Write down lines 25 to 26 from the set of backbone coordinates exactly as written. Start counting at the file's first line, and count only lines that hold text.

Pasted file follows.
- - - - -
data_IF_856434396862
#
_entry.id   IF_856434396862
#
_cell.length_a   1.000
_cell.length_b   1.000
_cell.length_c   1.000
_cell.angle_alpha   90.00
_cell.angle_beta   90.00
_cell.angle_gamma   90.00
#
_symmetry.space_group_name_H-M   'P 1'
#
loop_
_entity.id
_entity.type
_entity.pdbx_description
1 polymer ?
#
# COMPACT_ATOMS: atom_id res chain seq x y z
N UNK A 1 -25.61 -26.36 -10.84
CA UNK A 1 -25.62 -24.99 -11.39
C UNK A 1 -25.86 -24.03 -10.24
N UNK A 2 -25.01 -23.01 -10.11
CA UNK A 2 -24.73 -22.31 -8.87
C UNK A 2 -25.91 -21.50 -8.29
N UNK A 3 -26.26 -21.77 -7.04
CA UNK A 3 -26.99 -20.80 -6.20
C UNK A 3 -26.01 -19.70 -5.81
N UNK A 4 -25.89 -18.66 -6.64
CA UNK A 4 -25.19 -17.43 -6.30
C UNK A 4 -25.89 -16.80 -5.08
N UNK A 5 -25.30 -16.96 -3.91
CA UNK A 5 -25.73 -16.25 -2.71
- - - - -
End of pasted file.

CA UNK A 2 -24.73 -22.31 -8.87
C UNK A 2 -25.91 -21.50 -8.29